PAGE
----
While conducting experiment on sound waves in resonators, Richardson (1928) measured velocities across an orifice of circular cross-section and found that the maximum velocity could occur away from the axis of symmetry and toward the wall. Sexl (1930) proved analytically that what Richardson observed could happen. Richardson and Tyler (1929-1930) confirmed these findings with more experiments with a pure periodic flow generated by the reciprocating motion of a piston. Uchida (1956) studied the case of periodic motions that were superposed upon a steady Poiseuille flow. An exact solution for the pulsating laminar flow that is superposed on the steady motion in a circular pipe was presented by Uchida (1956) under the assumption that that flow was parallel to the axis of the pipe.

The total mean mass of flow in pulsating motion was found to be identical to that given by Hagen-Poiseuille’s law when the steady pressure gradient used in the Hagen-Poiseuille’s law was equal to the mean pressure gradient to which the pulsating flow was subjected.

The phase lag of the velocity variation from that of the pressure gradient increases from zero in the steady flow to 90^{o} in the pulsation of infinite frequency.

Integration of the work needed for changing the kinetic energy of fluid over a complete cycle yields zero, however, a similar integration of the dissipation of energy by internal friction remains finite and an excess amount caused by the components of periodic motion is added to what is generated by the steady flow alone.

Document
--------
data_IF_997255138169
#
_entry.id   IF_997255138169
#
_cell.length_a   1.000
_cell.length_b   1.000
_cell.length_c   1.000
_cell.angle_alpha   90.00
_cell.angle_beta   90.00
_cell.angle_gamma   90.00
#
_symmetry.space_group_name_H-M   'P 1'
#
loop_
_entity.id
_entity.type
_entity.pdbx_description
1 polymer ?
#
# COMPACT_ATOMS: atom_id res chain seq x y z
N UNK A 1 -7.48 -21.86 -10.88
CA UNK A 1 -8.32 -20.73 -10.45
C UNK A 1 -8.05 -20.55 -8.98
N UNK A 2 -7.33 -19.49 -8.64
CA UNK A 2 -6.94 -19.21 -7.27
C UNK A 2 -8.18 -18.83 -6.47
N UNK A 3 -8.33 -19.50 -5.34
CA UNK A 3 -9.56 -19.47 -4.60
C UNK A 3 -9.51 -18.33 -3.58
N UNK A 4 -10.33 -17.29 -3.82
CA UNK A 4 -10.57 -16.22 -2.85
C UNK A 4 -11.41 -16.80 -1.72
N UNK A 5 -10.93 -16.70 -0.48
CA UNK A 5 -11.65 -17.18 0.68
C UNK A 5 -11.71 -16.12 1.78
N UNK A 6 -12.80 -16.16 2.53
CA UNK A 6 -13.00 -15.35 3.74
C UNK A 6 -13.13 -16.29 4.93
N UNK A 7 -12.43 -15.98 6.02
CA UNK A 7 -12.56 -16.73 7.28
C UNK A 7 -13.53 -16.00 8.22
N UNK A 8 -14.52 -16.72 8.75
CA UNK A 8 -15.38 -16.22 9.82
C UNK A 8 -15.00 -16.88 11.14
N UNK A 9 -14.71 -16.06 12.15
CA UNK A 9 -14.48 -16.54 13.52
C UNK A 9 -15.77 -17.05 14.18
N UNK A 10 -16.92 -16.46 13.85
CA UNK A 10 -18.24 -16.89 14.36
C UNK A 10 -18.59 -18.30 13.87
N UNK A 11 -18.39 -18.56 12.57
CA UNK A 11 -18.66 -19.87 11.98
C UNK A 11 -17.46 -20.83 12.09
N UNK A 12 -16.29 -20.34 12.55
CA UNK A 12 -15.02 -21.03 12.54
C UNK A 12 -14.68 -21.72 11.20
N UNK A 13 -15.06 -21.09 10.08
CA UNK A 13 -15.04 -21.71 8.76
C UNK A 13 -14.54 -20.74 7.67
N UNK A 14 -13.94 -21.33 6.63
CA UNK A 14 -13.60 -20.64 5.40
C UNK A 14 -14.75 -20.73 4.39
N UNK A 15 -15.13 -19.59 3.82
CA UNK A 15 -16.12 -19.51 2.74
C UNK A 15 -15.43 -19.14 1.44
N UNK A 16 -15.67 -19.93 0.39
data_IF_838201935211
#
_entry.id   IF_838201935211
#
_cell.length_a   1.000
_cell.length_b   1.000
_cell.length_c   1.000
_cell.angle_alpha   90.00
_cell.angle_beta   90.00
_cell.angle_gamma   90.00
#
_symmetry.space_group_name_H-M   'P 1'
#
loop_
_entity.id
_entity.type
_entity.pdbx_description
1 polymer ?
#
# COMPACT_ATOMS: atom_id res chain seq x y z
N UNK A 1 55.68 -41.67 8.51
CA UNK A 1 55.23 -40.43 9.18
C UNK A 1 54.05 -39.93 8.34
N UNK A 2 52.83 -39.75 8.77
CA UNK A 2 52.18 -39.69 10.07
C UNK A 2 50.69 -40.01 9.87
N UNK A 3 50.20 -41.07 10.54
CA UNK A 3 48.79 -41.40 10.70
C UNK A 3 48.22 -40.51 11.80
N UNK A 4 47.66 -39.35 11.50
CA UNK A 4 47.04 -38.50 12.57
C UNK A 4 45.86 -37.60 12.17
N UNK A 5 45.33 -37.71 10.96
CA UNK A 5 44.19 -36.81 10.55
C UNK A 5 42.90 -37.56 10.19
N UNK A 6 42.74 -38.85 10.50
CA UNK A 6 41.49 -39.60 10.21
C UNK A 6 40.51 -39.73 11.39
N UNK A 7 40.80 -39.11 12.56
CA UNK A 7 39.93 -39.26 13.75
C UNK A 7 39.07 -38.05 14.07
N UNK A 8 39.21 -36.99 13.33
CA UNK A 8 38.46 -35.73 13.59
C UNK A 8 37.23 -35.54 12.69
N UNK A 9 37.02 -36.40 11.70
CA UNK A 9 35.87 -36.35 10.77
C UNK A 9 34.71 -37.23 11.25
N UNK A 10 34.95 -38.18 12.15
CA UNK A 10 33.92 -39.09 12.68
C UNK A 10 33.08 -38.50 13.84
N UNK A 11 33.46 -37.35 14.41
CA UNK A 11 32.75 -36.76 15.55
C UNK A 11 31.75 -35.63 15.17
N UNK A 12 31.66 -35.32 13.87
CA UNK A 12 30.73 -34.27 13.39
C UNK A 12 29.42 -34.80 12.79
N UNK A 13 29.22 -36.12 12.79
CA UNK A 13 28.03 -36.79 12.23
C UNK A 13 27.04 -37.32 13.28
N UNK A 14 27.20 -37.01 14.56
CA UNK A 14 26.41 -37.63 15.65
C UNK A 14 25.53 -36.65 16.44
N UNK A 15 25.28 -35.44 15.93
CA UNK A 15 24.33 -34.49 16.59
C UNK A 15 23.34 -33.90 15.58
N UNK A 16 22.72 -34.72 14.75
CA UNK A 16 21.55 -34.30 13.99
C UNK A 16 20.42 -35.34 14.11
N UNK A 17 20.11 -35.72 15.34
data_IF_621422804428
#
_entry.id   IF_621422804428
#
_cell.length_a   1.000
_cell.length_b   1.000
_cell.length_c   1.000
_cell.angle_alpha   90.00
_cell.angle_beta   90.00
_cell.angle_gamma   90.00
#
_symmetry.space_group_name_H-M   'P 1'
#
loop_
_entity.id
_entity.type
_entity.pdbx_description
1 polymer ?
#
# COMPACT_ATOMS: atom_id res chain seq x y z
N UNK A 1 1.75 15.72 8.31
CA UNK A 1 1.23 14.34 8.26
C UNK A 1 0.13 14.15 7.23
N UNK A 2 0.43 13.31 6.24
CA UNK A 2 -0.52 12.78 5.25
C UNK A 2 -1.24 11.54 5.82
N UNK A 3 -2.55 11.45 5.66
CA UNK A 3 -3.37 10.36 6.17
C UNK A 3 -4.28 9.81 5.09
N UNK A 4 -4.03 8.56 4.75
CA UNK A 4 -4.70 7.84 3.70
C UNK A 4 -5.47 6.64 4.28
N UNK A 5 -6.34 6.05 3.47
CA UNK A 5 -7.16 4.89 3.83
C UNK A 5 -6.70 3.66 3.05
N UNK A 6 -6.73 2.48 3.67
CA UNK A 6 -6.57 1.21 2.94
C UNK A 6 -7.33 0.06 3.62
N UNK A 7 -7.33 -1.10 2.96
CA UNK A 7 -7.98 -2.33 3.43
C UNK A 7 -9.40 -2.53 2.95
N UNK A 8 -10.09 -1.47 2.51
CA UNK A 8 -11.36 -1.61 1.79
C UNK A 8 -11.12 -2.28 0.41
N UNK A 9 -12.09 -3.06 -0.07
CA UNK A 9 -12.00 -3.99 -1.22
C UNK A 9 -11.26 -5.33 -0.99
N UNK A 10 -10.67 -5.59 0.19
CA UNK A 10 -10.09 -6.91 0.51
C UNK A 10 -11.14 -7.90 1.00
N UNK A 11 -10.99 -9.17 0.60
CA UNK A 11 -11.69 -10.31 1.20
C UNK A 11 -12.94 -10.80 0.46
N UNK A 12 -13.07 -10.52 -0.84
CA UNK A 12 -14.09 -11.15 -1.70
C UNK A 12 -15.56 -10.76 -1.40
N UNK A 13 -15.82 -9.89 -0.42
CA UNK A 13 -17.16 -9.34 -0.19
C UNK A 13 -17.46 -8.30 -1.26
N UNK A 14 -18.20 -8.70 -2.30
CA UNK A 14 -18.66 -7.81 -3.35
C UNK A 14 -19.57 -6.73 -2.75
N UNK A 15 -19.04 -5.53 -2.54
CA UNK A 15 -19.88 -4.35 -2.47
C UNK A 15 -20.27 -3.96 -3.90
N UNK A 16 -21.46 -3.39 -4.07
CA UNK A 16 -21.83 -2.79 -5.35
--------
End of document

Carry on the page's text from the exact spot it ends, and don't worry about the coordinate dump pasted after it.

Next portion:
It follows that a given rate of mass flow can be attained in pulsating motion by giving the same amount of average gradient of pressure as in steady flow. However, in order to maintain this motion in pulsating flow, extra work is necessary over and above what is required when the flow is steady.

Recently, Camacho, Martinez, and Rendon (2012) showed that the location of the characteristic overshoot of the Richardson's annular effect changes with the kinematic Reynolds number in the range of frequencies within the laminar regime. They identified the existence of transverse damped waves that are similar to those observed in Stokes’ second problem.

All these results were obtained in flows through pipes of circular cross-sections and rectangular ducts. It is reasonable to expect that they would hold in the flow of air in a wind tunnel. Experimental results indicate that the Richardson’s annular effect does occur in the test section of a subsonic wind tunnel. That behavior first appears unusual and, indeed, odd. However, as shown in this chapter, there is considerable experimental and analytical evidence in the literature that indicates that this behavior is due to high-frequency pulsations of the pressure gradient. Accordingly, in the case of a subsonic wind tunnel, it is probably due to the fast rate of rotation of fan blades. Indeed, in our wind tunnel, results from analysis and those from experiments differed only by about 5.7%.